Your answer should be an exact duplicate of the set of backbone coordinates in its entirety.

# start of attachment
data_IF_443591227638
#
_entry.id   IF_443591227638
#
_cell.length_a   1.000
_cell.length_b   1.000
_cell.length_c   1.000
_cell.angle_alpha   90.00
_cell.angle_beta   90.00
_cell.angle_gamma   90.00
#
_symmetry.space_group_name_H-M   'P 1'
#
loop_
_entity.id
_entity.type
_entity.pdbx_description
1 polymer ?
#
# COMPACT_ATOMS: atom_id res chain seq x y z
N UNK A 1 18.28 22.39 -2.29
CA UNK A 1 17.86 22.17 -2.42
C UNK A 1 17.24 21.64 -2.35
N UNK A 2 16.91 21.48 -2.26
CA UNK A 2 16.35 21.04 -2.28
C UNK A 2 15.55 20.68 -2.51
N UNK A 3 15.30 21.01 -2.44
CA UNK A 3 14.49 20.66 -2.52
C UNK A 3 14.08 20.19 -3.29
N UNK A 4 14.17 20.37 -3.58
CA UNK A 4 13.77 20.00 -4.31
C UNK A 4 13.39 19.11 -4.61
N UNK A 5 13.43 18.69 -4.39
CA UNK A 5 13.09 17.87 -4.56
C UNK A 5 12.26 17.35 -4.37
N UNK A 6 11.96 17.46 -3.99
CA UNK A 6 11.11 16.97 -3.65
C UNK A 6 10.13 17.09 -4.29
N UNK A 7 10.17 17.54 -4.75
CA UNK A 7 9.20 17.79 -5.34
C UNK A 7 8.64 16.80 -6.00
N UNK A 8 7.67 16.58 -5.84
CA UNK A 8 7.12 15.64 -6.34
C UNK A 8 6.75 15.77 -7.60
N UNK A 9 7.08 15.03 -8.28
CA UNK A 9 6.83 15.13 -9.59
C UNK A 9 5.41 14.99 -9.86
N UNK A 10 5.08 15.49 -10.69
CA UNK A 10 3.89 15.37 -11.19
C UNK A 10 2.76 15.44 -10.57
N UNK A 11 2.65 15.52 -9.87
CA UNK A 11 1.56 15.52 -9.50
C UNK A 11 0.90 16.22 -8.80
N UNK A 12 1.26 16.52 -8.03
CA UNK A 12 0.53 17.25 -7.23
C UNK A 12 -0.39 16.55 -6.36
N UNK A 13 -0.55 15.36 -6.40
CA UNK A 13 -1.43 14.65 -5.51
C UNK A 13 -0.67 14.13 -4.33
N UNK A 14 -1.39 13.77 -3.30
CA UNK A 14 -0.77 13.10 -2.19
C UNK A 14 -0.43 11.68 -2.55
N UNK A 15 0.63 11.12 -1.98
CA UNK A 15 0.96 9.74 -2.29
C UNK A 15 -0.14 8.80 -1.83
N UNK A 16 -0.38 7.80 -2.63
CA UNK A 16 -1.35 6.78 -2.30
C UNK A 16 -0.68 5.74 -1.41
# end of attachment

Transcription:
data_IF_443591227638
#
_entry.id   IF_443591227638
#
_cell.length_a   1.000
_cell.length_b   1.000
_cell.length_c   1.000
_cell.angle_alpha   90.00
_cell.angle_beta   90.00
_cell.angle_gamma   90.00
#
_symmetry.space_group_name_H-M   'P 1'
#
loop_
_entity.id
_entity.type
_entity.pdbx_description
1 polymer ?
#
# COMPACT_ATOMS: atom_id res chain seq x y z
N UNK A 1 18.28 22.39 -2.29
CA UNK A 1 17.86 22.17 -2.42
C UNK A 1 17.24 21.64 -2.35
N UNK A 2 16.91 21.48 -2.26
CA UNK A 2 16.35 21.04 -2.28
C UNK A 2 15.55 20.68 -2.51
N UNK A 3 15.30 21.01 -2.44
CA UNK A 3 14.49 20.66 -2.52
C UNK A 3 14.08 20.19 -3.29
N UNK A 4 14.17 20.37 -3.58
CA UNK A 4 13.77 20.00 -4.31
C UNK A 4 13.39 19.11 -4.61
N UNK A 5 13.43 18.69 -4.39
CA UNK A 5 13.09 17.87 -4.56
C UNK A 5 12.26 17.35 -4.37
N UNK A 6 11.96 17.46 -3.99
CA UNK A 6 11.11 16.97 -3.65
C UNK A 6 10.13 17.09 -4.29
N UNK A 7 10.17 17.54 -4.75
CA UNK A 7 9.20 17.79 -5.34
C UNK A 7 8.64 16.80 -6.00
N UNK A 8 7.67 16.58 -5.84
CA UNK A 8 7.12 15.64 -6.34
C UNK A 8 6.75 15.77 -7.60
N UNK A 9 7.08 15.03 -8.28
CA UNK A 9 6.83 15.13 -9.59
C UNK A 9 5.41 14.99 -9.86
N UNK A 10 5.08 15.49 -10.69
CA UNK A 10 3.89 15.37 -11.19
C UNK A 10 2.76 15.44 -10.57
N UNK A 11 2.65 15.52 -9.87
CA UNK A 11 1.56 15.52 -9.50
C UNK A 11 0.90 16.22 -8.80
N UNK A 12 1.26 16.52 -8.03
CA UNK A 12 0.53 17.25 -7.23
C UNK A 12 -0.39 16.55 -6.36
N UNK A 13 -0.55 15.36 -6.40
CA UNK A 13 -1.43 14.65 -5.51
C UNK A 13 -0.67 14.13 -4.33
N UNK A 14 -1.39 13.77 -3.30
CA UNK A 14 -0.77 13.10 -2.19
C UNK A 14 -0.43 11.68 -2.55
N UNK A 15 0.63 11.12 -1.98
CA UNK A 15 0.96 9.74 -2.29
C UNK A 15 -0.14 8.80 -1.83
N UNK A 16 -0.38 7.80 -2.63
CA UNK A 16 -1.35 6.78 -2.30
C UNK A 16 -0.68 5.74 -1.41